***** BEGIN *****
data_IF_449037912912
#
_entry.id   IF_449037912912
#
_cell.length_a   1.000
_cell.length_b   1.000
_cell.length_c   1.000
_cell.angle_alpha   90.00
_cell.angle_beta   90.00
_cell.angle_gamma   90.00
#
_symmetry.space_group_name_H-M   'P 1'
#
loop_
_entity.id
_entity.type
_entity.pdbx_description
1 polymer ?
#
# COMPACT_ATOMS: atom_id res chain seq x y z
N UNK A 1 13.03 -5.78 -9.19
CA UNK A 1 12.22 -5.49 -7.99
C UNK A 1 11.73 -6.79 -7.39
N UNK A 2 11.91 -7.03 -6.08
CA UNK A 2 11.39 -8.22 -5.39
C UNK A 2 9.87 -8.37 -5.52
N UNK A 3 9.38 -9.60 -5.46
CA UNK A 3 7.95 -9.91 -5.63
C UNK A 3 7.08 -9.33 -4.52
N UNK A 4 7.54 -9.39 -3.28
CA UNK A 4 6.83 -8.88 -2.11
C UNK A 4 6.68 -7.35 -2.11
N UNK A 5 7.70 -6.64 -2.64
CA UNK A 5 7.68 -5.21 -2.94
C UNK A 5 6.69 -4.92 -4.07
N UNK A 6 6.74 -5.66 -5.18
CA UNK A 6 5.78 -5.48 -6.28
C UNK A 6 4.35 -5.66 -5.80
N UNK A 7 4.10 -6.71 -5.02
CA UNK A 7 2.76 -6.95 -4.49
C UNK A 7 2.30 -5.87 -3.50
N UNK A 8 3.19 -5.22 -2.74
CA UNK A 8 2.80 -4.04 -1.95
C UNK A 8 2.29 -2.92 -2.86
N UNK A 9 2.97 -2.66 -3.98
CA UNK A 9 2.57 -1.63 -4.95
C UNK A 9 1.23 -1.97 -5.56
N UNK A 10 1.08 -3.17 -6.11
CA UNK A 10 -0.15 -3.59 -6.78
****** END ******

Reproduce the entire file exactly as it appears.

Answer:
data_IF_449037912912
#
_entry.id   IF_449037912912
#
_cell.length_a   1.000
_cell.length_b   1.000
_cell.length_c   1.000
_cell.angle_alpha   90.00
_cell.angle_beta   90.00
_cell.angle_gamma   90.00
#
_symmetry.space_group_name_H-M   'P 1'
#
loop_
_entity.id
_entity.type
_entity.pdbx_description
1 polymer ?
#
# COMPACT_ATOMS: atom_id res chain seq x y z
N UNK A 1 13.03 -5.78 -9.19
CA UNK A 1 12.22 -5.49 -7.99
C UNK A 1 11.73 -6.79 -7.39
N UNK A 2 11.91 -7.03 -6.08
CA UNK A 2 11.39 -8.22 -5.39
C UNK A 2 9.87 -8.37 -5.52
N UNK A 3 9.38 -9.60 -5.46
CA UNK A 3 7.95 -9.91 -5.63
C UNK A 3 7.08 -9.33 -4.52
N UNK A 4 7.54 -9.39 -3.28
CA UNK A 4 6.83 -8.88 -2.11
C UNK A 4 6.68 -7.35 -2.11
N UNK A 5 7.70 -6.64 -2.64
CA UNK A 5 7.68 -5.21 -2.94
C UNK A 5 6.69 -4.92 -4.07
N UNK A 6 6.74 -5.66 -5.18
CA UNK A 6 5.78 -5.48 -6.28
C UNK A 6 4.35 -5.66 -5.80
N UNK A 7 4.10 -6.71 -5.02
CA UNK A 7 2.76 -6.95 -4.49
C UNK A 7 2.30 -5.87 -3.50
N UNK A 8 3.19 -5.22 -2.74
CA UNK A 8 2.80 -4.04 -1.95
C UNK A 8 2.29 -2.92 -2.86
N UNK A 9 2.97 -2.66 -3.98
CA UNK A 9 2.57 -1.63 -4.95
C UNK A 9 1.23 -1.97 -5.56
N UNK A 10 1.08 -3.17 -6.11
CA UNK A 10 -0.15 -3.59 -6.78